Billy's sincerity was unmistakable. I let the matter drop. Other remarks he made indicated to me that it was the hope of personal salvation that stood uppermost in Billy's mind.”
What are we to make of this?
i) All it really proves is that Billy is not a rocket scientist. By contrast, Evan Fales is a thinker. As such, Fales could argue circles around his high school buddy.
Billy’s response is intellectually unsatisfying because Billy is not an intellectual. He can’t operate at that level.
This is true of many believers. What is more, it’s equally true of many unbelievers. The proverbial village atheist would just get slaughtered in a debate with Alvin Plantinga or William Lane Craig or John Warwick Montgomery or Richard Swinburne.
ii) The fact that you may not be smart enough to defend your faith doesn’t, of itself, mean that your faith is either erroneous or irrational. It’s simply a reflection of your own intellectual limitations.
iii) It’s quite possible for someone to have very good reasons for what he believes even if he lacks the sophistication to give good reasons for what he believes.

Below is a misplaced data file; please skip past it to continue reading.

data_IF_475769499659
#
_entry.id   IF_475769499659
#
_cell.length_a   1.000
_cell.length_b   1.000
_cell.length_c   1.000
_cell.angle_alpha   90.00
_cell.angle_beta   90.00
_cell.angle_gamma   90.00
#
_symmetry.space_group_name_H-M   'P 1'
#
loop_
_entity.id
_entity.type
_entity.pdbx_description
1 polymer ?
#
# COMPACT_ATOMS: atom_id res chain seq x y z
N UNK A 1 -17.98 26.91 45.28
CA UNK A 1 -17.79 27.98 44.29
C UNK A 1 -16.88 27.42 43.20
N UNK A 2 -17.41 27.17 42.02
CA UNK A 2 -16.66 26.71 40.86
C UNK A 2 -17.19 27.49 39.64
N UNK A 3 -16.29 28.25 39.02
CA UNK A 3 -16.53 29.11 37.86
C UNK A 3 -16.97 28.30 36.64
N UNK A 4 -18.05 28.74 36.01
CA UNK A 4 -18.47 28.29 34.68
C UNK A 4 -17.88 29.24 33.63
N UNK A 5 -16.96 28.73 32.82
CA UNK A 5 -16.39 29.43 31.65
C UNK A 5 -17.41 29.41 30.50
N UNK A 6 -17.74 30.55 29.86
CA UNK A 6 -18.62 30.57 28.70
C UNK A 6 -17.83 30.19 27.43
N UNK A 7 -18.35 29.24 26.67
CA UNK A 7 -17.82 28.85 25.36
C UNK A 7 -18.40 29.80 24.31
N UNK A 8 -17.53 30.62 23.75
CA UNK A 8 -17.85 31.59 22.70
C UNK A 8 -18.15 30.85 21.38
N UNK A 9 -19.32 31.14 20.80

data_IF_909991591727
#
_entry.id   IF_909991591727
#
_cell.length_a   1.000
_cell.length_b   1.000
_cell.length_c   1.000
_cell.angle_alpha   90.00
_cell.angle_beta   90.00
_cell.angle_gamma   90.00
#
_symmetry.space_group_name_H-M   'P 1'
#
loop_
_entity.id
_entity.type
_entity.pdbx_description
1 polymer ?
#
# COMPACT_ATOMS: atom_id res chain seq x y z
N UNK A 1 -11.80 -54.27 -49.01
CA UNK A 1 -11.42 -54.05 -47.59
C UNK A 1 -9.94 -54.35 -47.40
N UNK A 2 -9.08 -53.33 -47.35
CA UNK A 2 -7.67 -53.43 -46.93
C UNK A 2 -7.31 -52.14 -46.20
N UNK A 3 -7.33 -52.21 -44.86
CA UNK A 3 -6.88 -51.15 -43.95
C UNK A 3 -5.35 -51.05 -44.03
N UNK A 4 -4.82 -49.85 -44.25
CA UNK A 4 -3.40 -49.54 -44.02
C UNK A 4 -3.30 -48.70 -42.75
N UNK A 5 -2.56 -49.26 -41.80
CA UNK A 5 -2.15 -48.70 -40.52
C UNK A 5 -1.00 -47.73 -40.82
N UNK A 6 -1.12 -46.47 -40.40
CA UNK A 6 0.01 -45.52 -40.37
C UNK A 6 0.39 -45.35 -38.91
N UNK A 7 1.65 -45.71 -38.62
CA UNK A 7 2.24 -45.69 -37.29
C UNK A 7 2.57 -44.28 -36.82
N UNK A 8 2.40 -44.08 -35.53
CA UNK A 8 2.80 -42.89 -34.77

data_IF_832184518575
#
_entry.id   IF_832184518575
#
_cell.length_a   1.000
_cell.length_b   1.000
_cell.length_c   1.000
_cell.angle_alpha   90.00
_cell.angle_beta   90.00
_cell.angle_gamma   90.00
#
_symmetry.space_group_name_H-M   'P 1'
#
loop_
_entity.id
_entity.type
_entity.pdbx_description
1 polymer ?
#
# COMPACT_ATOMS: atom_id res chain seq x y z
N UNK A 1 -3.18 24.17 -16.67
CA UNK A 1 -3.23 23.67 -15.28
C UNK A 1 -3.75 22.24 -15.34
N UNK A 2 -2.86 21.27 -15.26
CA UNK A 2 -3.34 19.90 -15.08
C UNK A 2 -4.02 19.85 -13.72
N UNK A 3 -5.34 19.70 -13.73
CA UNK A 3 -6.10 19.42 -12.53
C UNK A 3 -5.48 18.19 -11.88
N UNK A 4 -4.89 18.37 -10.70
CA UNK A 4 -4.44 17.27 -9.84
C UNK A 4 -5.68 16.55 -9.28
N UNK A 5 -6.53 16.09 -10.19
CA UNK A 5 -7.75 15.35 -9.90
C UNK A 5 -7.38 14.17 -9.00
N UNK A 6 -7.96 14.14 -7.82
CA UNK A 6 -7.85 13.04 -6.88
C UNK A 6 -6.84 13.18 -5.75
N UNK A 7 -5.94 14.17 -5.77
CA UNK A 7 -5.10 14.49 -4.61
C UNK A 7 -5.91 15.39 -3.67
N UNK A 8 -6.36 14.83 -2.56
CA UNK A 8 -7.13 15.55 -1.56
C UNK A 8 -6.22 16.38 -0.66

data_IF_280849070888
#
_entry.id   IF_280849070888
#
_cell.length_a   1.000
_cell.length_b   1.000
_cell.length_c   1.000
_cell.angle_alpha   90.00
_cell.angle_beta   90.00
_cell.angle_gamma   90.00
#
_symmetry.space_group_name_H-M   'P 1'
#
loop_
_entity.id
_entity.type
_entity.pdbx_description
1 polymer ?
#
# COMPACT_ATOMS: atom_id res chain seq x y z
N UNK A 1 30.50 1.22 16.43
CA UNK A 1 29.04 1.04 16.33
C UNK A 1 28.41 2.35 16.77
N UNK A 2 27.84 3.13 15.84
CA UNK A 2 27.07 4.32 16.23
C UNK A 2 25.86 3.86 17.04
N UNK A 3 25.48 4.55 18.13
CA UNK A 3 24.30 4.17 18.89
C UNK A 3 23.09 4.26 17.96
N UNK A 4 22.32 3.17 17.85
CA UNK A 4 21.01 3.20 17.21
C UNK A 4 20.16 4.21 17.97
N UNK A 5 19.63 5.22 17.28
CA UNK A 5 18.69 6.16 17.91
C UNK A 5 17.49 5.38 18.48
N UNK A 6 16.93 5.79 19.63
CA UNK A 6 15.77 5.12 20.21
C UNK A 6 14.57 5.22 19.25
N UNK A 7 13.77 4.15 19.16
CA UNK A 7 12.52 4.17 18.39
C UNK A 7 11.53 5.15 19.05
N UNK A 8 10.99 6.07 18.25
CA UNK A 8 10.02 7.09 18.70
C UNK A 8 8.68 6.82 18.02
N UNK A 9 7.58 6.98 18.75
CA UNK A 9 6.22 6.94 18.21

Cardinal Newman illustrated that point long ago in his exposition of the illative sense.
For many Christians, their only evidence is existential: the experience of God’s grace and providence in their lives, their ability to identify with the experience of the saints in Scripture. That sort of thing. An intuitive, prereflective apprehension of the truth imprinted on their minds and their lives.
This is the argument from experience. And the experience precedes the argument.
iv) There is also a measure of merit to Billy’s response. Suppose I were diagnosed with terminal cancer. I’m given four months to live.
What would be the most rational course of action? Should I start a http://terminalcancer.blogspot.com/ weblog in which I devote my remaining four months of life to proving that I only have four remaining months to live?